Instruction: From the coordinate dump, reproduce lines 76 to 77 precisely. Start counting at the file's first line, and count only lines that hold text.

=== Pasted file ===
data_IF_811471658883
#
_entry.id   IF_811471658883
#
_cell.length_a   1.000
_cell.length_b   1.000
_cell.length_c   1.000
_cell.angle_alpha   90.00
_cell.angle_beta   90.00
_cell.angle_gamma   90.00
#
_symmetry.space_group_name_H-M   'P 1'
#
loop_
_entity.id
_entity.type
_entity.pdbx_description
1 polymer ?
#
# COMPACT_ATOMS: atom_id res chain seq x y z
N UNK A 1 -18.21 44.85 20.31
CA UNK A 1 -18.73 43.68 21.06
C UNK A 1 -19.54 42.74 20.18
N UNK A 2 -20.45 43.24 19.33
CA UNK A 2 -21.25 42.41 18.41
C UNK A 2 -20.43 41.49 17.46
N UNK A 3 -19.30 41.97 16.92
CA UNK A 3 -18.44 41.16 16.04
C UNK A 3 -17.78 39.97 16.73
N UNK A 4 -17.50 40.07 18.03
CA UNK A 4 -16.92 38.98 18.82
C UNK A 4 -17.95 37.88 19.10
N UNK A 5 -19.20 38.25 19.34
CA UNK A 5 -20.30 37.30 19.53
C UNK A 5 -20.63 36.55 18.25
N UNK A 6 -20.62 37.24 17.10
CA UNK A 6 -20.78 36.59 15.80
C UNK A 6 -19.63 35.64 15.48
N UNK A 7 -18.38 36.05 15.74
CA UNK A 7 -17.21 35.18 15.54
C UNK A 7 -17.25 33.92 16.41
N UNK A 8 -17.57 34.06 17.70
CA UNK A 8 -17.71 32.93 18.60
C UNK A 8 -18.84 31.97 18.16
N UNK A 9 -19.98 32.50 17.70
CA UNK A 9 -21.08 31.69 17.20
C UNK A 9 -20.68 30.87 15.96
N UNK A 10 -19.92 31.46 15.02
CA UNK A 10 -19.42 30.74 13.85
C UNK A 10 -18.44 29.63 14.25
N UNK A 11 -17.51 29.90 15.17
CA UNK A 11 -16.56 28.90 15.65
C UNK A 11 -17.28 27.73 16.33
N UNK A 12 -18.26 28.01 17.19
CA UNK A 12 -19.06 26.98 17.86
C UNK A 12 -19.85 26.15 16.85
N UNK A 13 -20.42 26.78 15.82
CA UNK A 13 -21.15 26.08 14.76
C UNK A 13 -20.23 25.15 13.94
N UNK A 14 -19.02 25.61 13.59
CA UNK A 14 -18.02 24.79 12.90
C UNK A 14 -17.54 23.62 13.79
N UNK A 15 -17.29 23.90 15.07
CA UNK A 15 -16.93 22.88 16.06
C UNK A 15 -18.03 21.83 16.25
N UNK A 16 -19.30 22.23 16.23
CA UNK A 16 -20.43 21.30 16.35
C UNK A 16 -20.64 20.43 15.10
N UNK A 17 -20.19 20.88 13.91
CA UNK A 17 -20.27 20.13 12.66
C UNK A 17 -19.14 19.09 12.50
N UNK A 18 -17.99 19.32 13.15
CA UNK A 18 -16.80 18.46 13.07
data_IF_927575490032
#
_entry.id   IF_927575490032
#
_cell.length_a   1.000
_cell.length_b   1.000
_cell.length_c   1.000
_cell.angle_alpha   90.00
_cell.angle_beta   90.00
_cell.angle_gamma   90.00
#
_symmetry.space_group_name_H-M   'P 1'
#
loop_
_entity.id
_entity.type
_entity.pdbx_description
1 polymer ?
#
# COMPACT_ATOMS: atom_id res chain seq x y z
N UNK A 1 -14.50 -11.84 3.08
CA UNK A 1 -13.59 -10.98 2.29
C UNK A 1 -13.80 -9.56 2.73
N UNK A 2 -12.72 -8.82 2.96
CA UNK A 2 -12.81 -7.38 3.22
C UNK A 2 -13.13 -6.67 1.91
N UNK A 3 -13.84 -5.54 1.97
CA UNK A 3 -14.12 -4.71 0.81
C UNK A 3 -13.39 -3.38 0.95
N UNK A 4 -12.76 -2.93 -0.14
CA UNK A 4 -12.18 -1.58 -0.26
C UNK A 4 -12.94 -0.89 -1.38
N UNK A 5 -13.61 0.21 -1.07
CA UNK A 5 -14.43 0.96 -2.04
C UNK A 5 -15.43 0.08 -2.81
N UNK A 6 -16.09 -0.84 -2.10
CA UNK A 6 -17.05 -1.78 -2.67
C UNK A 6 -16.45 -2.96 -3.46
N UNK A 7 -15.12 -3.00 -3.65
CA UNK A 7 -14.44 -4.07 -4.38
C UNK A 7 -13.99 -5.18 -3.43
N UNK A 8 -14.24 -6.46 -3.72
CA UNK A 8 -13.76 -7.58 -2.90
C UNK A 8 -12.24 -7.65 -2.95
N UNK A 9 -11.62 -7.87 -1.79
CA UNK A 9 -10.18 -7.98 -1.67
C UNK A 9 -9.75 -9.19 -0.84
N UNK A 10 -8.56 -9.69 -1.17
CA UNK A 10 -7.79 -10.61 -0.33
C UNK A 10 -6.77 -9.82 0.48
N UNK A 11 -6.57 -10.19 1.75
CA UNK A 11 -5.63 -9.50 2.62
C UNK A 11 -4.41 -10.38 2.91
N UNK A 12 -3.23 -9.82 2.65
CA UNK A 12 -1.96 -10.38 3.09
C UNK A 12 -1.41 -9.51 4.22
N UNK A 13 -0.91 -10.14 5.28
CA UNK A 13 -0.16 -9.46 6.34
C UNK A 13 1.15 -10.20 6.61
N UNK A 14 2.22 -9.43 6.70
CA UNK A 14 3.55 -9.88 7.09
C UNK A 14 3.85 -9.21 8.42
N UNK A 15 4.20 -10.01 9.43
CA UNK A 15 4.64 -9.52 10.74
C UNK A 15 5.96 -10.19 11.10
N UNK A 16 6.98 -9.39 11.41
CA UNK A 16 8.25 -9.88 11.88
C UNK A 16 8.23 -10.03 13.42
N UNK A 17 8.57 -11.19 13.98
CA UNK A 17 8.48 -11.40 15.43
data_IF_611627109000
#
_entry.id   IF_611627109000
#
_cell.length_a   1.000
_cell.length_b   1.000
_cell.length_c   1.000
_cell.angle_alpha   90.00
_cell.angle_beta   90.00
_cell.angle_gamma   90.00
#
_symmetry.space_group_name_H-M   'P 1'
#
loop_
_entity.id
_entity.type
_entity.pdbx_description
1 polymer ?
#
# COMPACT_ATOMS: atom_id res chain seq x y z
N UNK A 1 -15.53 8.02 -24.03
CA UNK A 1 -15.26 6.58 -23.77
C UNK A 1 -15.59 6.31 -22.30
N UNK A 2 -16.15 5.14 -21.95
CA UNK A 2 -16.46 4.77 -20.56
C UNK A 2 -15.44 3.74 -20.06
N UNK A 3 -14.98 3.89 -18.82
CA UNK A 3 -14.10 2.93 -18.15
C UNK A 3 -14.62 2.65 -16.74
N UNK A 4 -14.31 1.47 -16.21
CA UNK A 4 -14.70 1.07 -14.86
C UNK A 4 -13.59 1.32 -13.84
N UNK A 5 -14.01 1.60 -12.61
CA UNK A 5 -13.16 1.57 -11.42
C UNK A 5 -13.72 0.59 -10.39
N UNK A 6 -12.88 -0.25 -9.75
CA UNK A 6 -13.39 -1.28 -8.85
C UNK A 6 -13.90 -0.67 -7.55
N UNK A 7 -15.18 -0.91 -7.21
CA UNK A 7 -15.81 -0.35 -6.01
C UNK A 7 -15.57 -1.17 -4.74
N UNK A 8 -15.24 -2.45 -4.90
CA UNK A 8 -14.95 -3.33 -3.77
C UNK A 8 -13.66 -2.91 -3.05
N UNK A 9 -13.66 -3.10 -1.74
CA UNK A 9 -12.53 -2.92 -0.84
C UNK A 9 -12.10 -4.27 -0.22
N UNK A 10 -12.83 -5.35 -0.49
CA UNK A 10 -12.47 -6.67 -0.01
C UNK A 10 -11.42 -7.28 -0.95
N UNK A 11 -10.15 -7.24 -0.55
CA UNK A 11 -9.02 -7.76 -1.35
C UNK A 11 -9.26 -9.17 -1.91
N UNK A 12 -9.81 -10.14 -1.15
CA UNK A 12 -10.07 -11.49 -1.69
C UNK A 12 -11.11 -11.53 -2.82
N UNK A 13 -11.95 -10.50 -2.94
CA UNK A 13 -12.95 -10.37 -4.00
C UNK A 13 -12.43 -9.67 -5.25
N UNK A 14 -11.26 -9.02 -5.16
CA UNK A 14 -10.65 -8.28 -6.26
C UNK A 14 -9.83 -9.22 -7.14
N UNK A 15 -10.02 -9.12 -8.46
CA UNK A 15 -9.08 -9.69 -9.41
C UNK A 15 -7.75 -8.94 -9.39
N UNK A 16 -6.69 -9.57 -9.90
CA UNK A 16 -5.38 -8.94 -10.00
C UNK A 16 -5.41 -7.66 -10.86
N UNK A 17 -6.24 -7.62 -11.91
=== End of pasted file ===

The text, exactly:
_entry.id   IF_927575490032
#